• Other Beach Areas: If you have more time on your hands or are up for renting a car for the entirely of your stay, there are several outlying beach areas, some with very nice resorts. If you’re relying on public transportation and have a short stay, these become a little less practical.
  • Caldera View: One tip we frequently saw was to pay the extra money for a room with a caldera view. We didn’t end up doing this because we don’t tend to spend much time hanging out in our hotel rooms, and we didn’t regret that choice because we were only there in the early morning/late night. But if you are there for a honeymoon or more relaxation-oriented vacation, it may be worth considering.
  • Finikia Memories Hotel: This is where we stayed. We stumbled across it by chance on Orbitz, and it ended up working out well for us. It is along the road that leads to Oia, about a 15 minute walk on foot (though there isn’t always a sidewalk). We decided to splurge a bit to get a hotel with the distinctive Cycladic island look (whitewashed cave-style rooms) since we may only get to visit here once and a hotel like this screams “you’re in the Greek islands!”. We ended up being very glad we’d done this as opposed to getting a budget room, as it did add to the overall feel of the Greek Island experience for us as first-timers. Hotel staff were extremely friendly and helpful with the exception of one receptionist who seemed a little exasperated with our questions. Grounds were quiet and visually looked a bit better than many of the other non-Oia hotels we drove past. There’s a lovely breakfast terrace with an arbor, bougainvillea, potted Mediterranean plants, view of the Aegean, etc. which made our leisurely breakfasts here memorable. Breakfast varied a bit each day and was tasty enough. This is not the place to stay if you have mobility concerns – rooms are arranged in a series of terraces (built along the slope of a hillside, meaning stairs) and we were even surprised with a spiral staircase within our room to get to our bed! They have a pool, which was a nice setting for getting over our jetlag on arrival day, though we didn’t have too much time to spend there otherwise (we’d say a pool is less critical for short sightseeing stays in Santorini, would become more of a priority if you are coming for honeymoon or relaxation). Pool and hot tub are lit up but closed at night. There were a few minor maintenance issues in the room, and the shower (like many in Greece) was a low-pressure hand-held shower-head. Great restaurant attached. We got 15% off on Orbitz, so we found it to be worth the price ($130/nt).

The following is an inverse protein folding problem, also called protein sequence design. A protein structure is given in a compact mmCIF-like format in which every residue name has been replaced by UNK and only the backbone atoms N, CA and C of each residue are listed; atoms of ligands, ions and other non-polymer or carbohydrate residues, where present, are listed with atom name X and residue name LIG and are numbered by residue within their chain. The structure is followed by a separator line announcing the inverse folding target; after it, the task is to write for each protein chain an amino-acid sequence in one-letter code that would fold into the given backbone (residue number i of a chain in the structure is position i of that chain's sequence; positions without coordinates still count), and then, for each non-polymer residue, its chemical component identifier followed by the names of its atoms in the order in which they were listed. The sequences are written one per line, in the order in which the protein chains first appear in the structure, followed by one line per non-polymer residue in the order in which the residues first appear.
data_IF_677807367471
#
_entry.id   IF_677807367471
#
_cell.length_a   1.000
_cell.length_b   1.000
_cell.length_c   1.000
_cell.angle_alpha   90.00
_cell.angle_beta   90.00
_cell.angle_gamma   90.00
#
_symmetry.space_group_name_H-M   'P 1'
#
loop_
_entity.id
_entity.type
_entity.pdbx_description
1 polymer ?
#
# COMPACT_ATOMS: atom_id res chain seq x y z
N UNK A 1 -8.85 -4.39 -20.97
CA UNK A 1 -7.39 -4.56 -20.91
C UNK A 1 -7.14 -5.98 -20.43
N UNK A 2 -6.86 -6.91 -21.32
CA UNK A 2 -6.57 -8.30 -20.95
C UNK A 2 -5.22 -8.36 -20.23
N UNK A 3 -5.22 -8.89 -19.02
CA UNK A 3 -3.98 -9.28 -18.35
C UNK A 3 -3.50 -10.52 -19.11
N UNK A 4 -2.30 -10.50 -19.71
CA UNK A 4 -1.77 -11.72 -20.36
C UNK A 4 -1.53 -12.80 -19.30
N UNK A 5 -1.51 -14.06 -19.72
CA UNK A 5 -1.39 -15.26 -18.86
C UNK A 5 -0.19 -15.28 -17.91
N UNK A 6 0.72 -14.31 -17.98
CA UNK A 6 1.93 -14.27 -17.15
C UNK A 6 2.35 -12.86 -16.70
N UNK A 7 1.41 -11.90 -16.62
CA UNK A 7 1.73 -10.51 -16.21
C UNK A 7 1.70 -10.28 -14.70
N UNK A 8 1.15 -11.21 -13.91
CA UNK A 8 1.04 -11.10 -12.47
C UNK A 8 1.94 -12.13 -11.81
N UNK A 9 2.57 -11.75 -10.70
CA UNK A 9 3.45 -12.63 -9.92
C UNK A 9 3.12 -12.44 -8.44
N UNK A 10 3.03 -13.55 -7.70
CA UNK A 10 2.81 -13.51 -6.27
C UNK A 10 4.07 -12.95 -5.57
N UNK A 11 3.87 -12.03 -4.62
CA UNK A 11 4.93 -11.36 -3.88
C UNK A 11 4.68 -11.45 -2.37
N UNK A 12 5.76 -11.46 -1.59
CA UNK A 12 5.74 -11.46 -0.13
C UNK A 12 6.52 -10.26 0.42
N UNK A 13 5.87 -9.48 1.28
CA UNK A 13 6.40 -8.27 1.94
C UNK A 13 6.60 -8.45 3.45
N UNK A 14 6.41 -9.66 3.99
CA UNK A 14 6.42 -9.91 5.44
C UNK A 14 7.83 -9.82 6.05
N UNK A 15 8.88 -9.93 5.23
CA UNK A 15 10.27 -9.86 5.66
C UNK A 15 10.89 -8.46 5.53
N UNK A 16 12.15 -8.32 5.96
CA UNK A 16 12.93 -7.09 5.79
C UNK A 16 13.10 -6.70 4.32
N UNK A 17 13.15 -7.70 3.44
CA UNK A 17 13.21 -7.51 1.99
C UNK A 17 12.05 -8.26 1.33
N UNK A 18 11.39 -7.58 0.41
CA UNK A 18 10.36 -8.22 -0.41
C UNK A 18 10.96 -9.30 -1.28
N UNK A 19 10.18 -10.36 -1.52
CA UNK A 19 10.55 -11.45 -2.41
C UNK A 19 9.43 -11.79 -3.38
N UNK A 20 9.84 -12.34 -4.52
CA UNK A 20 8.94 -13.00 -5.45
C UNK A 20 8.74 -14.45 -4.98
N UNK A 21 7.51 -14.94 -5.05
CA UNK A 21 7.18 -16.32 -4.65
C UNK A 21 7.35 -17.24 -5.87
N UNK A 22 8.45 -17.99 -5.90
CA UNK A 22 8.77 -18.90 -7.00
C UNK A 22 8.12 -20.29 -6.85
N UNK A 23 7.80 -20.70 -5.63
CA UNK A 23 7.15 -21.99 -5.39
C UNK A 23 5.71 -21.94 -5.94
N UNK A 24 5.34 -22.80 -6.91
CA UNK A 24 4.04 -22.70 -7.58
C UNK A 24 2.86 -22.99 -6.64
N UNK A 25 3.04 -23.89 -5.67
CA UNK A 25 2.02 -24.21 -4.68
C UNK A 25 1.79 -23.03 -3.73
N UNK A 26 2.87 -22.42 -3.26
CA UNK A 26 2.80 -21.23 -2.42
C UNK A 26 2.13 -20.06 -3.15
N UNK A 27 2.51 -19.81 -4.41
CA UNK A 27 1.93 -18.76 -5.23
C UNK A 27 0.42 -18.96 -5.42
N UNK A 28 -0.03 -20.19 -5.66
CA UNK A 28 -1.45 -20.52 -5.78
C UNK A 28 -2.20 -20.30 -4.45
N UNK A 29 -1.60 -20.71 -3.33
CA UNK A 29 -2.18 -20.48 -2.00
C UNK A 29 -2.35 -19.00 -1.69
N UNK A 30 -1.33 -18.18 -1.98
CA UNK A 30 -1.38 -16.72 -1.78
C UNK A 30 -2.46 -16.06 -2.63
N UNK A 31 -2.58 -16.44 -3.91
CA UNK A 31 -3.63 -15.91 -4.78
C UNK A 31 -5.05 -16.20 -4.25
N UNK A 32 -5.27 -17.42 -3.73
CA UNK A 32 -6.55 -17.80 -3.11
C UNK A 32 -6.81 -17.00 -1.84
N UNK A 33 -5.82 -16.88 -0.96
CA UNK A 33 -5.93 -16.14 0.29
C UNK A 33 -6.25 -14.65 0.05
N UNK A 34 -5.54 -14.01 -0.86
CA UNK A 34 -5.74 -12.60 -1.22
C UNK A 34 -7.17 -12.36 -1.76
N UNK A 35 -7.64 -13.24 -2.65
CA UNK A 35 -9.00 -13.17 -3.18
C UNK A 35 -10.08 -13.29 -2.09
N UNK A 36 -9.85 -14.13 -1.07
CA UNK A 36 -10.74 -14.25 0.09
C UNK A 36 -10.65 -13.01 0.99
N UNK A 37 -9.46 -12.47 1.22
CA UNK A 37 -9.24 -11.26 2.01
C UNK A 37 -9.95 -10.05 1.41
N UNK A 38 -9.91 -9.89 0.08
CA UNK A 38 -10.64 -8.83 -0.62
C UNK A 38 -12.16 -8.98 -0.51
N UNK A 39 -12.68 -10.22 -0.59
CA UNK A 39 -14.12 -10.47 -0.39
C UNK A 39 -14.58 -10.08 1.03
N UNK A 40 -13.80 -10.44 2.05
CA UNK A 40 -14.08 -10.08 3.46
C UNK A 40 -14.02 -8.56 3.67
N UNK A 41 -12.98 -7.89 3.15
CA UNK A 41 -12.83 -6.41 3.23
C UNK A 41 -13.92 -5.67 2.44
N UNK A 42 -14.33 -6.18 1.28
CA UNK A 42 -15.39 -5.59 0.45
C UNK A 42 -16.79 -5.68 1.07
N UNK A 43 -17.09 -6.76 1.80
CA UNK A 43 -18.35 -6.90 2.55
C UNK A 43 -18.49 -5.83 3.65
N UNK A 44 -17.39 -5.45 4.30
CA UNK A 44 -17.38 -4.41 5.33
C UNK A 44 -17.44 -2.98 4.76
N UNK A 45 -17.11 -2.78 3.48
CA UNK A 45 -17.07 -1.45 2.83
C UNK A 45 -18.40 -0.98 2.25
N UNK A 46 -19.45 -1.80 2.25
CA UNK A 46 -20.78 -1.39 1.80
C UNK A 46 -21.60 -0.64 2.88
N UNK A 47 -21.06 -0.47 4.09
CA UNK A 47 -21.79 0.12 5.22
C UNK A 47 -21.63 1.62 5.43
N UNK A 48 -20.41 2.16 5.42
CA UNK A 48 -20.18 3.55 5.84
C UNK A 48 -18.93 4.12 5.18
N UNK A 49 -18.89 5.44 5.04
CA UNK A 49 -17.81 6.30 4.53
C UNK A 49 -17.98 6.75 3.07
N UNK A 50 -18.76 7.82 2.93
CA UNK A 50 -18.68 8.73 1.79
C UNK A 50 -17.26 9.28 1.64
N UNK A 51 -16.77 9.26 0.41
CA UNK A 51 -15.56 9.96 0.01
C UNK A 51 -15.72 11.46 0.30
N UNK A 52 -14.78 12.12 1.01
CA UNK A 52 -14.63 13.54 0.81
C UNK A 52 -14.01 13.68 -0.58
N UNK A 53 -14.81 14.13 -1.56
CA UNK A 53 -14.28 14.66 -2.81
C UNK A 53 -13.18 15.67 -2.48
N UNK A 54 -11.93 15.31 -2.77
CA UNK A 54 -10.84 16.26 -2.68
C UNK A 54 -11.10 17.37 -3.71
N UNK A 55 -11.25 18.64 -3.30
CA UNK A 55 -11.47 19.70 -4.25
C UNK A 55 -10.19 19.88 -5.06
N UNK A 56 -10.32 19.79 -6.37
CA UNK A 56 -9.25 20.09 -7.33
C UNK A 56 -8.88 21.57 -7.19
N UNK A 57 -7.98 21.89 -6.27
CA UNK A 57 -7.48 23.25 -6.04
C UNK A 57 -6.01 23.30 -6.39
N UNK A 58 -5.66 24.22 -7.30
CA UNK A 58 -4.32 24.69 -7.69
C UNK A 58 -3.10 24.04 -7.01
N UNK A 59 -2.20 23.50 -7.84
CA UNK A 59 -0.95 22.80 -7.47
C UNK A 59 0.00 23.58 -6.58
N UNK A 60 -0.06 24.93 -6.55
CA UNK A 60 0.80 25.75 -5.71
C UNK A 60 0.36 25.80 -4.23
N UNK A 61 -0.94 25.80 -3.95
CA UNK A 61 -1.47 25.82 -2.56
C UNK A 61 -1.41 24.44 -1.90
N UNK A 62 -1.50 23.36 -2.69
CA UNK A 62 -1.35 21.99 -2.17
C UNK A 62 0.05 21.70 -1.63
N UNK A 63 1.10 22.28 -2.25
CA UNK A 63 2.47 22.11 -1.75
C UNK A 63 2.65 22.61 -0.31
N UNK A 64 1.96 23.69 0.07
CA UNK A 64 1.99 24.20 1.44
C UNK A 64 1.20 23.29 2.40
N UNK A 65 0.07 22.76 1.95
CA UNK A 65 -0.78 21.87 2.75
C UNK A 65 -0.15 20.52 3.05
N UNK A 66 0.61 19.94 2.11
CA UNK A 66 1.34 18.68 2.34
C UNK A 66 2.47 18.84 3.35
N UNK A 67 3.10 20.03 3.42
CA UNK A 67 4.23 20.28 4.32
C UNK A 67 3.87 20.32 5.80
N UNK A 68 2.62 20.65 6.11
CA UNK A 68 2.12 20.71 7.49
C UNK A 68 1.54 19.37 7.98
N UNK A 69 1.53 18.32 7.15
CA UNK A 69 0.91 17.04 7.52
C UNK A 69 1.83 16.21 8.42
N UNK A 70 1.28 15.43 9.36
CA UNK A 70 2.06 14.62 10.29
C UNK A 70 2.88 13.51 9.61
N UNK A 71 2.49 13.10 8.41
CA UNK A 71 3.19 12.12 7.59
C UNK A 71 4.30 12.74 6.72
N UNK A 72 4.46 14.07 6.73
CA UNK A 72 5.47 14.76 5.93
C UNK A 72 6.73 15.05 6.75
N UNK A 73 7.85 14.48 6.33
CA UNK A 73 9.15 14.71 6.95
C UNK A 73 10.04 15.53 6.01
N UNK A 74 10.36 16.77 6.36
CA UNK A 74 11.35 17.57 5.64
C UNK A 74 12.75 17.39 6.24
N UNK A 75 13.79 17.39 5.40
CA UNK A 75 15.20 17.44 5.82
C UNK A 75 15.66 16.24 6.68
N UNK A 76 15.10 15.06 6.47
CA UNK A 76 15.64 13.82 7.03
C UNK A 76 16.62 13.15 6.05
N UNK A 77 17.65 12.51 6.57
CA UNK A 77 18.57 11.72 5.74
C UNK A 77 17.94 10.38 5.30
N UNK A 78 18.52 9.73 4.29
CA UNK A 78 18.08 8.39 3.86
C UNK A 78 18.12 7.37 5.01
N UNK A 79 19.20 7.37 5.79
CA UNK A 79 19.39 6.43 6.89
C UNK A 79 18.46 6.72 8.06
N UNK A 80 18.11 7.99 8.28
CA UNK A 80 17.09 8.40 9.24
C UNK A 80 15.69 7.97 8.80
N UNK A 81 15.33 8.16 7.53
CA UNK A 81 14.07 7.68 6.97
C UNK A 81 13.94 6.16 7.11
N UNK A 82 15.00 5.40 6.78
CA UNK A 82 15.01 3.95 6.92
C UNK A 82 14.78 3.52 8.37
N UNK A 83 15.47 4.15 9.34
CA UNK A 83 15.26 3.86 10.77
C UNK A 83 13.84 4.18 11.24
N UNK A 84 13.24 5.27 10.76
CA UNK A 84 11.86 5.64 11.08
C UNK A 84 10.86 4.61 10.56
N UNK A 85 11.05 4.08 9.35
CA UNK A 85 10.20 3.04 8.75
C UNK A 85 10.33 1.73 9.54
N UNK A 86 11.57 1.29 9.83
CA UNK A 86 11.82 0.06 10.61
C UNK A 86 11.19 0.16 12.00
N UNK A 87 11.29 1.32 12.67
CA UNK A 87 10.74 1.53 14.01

DINING
- Taverna Santorini Mou: Admittedly filled mostly with tourists, like pretty much any place you go near Oia, but one of the most fun restaurant experiences we had in Greece. They have live bouzouki music nightly and a cute outdoor terrace criss-crossed with string lights. Very friendly staff and jovial guests. They have a fun way of representing all the different guests that come here from all over the world (we won’t give away the surprise).

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Moussaka was great (and we don’t even like eggplant), pastitsio was just average – both appeared deceptively small, but in the end we didn’t have any room for dessert! Complementary raki at the end of the meal. Reservations recommended.
- Finikia Memories Hotel: Our hotel’s restaurant. Actually had great reviews on TripAdvisor, so we gave it a try on night 1 and it turned out to be one of our favorite meals we’ve ever had in Europe! The seafood linguine and risoni pasta with feta and shrimp were both amazing. Those sensitive to salt might have found it a little too salty, but we loved it. Very friendly staff and outdoor terrace has sunset views.
- Along Kamari Beach: There are tons of waterfront restaurants to choose from here. The food we had wasn’t necessarily notable, but what was fun was that some hotels along the main strip let you have complementary use of their pool while you dine at their poolside café. Fun to hop back and forth between your afternoon snacks and the beach-side pool! Beach would have been better, but didn’t want to commit to beach chair rental since we weren’t staying for more than an hour or two.
- Expect to buy bottled water at all restaurants (water isn't potable here).

WHAT TO DO